First Posted: 8/19/2010
PEMBROKE Three incomplete passes.
The first sailed over the head of the intended receiver and the next landed violently near the bench. On third down, the errant pass shouldve been picked off after it glanced off the fingertips of a spying linebacker.
Chase Armstrongs initial taste of game action at the varsity level had him second guessing his football career as a quarterback.
I didnt know how it would pan out, he said. I couldnt hit nothing on my first couple throws.
While most backup quarterbacks chart plays and manage a clipboard, Armstrong found himself ankle-deep in the muddy turf at Big ‘Mo’ Stadium trying to process what happened on his first three snaps.
Practice seemed easy. The game wasnt supposed to be this tough.
After an impromptu meeting with his coach following the three-and-out, something clicked in the second quarter that wet, August night. Purnell Swetts lanky, 6-foot-1 then-sophomore led his team on a pair of touchdown drives, filling in for a suspended starter without missing a beat.
Armstrong shook off the early jitters and led his team to victory a 28-6 drubbing of the St. Pauls Bulldogs.
The following week as the dual-starting quarterback with Ethan Clark, Armstrong completed 6-of-7 passes for 112 yards and a touchdown in a 47-14 win at South Robeson.
He had arrived at the highest level and Mark Heil was taking notice.
Over the next few games, Armstrong was on the field more often than not and became the Rams go-to arm on third-and-long. His ability to locate receivers down the field stretched defenses and altered Swetts usual, one-dimensional schemes.
Heil is calling the plays this fall and says its no secret that the offense is centered on Armstrong. For a kid who began taking snaps under center in the third grade, inexperience will not be a factor.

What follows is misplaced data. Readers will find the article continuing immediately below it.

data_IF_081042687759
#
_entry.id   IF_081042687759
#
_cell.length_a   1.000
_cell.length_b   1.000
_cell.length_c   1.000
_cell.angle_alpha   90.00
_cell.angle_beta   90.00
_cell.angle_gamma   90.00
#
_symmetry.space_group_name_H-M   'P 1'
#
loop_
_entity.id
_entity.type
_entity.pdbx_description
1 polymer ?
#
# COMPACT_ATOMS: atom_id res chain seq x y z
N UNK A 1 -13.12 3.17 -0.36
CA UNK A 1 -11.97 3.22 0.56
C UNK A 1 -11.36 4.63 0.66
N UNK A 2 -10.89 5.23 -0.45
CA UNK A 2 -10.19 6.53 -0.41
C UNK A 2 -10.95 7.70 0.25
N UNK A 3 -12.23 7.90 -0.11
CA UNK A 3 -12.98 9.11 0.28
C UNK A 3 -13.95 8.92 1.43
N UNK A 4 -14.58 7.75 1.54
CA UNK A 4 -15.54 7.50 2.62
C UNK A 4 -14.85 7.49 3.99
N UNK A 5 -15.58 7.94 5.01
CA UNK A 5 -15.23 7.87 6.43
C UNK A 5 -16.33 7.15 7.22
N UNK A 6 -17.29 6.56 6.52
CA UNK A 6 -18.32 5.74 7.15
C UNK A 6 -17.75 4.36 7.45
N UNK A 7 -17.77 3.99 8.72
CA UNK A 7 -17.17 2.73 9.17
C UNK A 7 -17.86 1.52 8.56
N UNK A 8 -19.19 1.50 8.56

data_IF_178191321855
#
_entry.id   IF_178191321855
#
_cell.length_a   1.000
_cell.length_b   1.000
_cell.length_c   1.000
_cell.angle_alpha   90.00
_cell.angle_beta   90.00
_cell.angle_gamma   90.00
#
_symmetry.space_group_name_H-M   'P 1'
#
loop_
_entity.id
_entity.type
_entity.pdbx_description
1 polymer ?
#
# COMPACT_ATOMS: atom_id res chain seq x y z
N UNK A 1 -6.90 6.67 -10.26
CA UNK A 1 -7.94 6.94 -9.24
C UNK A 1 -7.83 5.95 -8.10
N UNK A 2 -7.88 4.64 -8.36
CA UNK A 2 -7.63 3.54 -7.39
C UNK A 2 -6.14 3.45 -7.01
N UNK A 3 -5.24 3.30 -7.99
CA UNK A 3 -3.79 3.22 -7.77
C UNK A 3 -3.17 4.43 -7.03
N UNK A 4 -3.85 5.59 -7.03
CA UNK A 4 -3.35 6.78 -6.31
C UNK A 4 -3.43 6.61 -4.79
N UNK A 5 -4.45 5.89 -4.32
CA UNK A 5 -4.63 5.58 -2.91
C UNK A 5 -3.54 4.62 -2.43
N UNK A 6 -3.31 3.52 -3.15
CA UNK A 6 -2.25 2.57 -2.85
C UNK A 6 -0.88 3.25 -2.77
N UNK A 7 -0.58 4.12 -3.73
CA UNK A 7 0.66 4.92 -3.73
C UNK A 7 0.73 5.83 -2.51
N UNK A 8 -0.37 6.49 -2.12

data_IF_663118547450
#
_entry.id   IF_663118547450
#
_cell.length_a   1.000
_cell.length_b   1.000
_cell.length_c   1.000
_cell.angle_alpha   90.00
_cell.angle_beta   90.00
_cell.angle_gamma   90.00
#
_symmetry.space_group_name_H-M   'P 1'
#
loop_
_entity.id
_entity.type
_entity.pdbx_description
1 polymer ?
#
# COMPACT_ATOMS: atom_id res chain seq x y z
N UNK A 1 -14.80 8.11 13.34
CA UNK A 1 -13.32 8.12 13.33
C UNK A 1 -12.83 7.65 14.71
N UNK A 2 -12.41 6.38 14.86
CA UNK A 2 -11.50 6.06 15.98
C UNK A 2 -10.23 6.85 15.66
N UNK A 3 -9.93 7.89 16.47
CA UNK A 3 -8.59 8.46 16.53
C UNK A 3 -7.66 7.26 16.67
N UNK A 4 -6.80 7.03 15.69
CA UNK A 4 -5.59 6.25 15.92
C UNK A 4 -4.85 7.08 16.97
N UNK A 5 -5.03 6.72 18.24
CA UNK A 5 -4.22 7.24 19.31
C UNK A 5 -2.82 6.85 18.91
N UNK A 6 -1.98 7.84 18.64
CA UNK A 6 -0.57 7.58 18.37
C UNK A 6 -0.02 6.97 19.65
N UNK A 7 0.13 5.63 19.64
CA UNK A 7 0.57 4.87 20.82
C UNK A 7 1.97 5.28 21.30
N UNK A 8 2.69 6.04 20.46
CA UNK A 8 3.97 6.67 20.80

Chase is comfortable back there, Heil said. He knows the offense well.
Last seasons luxurious backfield of Ethan and Jock Clark gave the Rams a chance to put Armstrong in the shotgun in different formations at various points of the game. Now that both Clarks are gone and Travon Clark is the main rushing option, Armstrong says Swetts 2010 offense includes a balanced mix of throws and handoffs.
Im still learning some of the playbook, Armstrong said. Coach Heil wants to use our speed at receiver more and not run as much this season.
With a year under his belt, Armstrong has already built relationships with most of his teammates. Heil believes the camaraderie between his players will have to grow stronger to be successful. His quarterback cant do it all by himself.
I dont think Chase has had a fair shot since our team is still coming together, Heil said. Our receiving corps has to get better. Our offensive line has to get better. Chase is going to need some help back there.
Despite his success during the first half of last season, Armstrong says a throw he made at Pinecrest defined his emergence as Swetts quarterback.
With his team trailing 22-20 with no timeouts, Armstrong heaved a deep spiral 48 yards downfield that Ethan Clark hauled in at the 3-yard line. The pass seemed to loft in the evening air for an eternity before falling into the hands of Swetts wide receiver.
The Rams were stopped at the goal line amid controversy two plays later and eventually fell in the first round of the playoffs at Durham Hillside.
The postseason loss left Armstrong gasping for more. He didnt want the season to end. He was just settling into a groove in the shotgun.
The tears came and it was too late.
Sometimes, you dont get the break when you need them, Armstrong said. It was disappointing for us, but we have definitely learned from it.
Armstrong views this fall as unfinished business and says he has two more seasons to win a state championship.
We are just trying our best to get as far as we can, he said. We have nine returning starters on defense and theyre going to be good. Im trying to do my part on offense. I think we are capable of winning them all.